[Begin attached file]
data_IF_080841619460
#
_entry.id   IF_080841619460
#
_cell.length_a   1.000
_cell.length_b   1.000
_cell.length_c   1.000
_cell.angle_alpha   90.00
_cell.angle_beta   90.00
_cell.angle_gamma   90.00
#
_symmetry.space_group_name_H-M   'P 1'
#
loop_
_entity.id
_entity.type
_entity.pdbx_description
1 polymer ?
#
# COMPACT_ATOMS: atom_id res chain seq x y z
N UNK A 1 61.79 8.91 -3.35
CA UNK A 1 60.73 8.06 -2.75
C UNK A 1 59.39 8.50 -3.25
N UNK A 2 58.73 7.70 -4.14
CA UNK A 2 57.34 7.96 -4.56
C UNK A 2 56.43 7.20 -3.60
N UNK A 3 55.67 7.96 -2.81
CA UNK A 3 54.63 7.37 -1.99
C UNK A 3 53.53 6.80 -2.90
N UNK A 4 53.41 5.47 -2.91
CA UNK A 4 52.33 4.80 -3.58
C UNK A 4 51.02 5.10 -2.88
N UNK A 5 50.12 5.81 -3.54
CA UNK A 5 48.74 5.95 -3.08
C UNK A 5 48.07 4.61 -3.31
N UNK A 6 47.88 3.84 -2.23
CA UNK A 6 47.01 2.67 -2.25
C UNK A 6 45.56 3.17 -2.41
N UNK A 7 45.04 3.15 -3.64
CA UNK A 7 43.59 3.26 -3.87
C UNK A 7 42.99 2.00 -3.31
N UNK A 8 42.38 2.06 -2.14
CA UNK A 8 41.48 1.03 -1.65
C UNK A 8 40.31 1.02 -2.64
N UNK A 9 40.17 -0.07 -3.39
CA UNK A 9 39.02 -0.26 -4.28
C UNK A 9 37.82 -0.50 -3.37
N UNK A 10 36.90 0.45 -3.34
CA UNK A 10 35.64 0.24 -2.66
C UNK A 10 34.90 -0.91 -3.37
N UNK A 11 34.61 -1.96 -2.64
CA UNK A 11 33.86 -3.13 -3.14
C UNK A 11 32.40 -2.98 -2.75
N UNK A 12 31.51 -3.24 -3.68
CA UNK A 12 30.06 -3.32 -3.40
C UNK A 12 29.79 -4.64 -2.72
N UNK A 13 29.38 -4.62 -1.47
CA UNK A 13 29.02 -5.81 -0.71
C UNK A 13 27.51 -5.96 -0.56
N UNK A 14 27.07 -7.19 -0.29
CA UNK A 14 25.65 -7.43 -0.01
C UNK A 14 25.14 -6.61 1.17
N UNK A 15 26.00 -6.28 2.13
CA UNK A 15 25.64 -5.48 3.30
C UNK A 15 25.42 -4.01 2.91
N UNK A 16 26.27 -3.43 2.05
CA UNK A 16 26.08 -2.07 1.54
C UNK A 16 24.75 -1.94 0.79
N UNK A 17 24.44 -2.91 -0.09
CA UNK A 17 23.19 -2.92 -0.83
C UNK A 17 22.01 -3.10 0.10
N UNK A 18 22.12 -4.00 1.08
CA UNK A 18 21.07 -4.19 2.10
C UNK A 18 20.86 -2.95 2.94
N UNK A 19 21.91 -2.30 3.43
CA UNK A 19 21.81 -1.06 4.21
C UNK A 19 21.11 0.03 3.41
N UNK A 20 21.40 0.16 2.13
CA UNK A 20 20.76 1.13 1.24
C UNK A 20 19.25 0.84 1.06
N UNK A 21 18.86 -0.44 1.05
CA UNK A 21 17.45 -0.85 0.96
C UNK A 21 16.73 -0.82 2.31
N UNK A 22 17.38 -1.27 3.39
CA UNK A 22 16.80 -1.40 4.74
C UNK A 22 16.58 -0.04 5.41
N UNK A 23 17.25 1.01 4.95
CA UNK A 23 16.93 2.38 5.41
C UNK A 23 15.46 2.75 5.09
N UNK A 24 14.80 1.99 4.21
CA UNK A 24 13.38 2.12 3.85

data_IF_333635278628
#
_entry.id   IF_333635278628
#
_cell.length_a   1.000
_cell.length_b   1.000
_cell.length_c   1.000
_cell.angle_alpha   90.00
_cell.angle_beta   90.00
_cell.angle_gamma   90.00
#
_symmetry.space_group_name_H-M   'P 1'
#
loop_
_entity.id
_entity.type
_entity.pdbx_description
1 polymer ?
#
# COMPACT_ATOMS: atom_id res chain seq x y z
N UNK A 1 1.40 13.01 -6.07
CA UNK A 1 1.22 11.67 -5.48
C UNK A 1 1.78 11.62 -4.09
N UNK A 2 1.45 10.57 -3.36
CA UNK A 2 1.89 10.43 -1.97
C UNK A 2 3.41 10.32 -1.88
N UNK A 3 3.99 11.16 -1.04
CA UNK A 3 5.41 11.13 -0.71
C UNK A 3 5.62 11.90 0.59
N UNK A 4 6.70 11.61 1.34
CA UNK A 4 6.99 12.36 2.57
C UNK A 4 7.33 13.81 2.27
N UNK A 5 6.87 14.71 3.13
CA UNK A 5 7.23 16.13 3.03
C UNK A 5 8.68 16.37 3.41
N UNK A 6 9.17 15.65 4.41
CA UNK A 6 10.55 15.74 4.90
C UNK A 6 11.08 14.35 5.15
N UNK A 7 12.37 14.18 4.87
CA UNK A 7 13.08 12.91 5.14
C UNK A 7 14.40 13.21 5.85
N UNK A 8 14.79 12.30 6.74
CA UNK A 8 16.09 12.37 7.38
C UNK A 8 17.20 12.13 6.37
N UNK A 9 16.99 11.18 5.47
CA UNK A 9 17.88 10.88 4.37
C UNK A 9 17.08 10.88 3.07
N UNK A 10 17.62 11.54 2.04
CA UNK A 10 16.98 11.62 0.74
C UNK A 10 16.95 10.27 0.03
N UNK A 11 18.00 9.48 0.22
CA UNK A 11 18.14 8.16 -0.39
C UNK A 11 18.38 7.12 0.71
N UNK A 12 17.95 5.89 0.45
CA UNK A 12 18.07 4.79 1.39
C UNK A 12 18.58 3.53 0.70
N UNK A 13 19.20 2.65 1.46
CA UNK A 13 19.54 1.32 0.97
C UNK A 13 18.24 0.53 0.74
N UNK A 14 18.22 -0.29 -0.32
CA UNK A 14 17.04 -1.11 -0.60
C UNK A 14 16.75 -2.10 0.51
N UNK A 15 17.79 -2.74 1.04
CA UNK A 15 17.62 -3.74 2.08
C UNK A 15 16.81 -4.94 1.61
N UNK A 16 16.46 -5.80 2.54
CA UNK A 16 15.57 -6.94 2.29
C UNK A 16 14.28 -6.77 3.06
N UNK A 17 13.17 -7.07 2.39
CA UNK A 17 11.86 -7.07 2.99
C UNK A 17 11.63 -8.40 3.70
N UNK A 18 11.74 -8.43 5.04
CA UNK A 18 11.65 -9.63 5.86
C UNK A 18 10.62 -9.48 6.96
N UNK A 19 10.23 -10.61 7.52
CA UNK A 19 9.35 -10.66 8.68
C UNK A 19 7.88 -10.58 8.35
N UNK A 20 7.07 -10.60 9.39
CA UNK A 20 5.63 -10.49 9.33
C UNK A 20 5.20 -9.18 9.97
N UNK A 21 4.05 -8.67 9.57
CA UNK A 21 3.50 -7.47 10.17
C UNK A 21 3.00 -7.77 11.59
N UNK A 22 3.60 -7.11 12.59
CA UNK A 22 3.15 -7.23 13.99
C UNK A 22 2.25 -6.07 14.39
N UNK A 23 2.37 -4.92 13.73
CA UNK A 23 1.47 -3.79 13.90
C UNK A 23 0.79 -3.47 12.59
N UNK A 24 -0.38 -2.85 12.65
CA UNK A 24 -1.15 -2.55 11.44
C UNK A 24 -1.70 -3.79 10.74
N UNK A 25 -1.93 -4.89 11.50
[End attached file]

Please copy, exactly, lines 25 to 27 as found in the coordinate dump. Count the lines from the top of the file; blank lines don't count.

CA UNK A 2 57.34 7.96 -4.56
C UNK A 2 56.43 7.20 -3.60
N UNK A 3 55.67 7.96 -2.81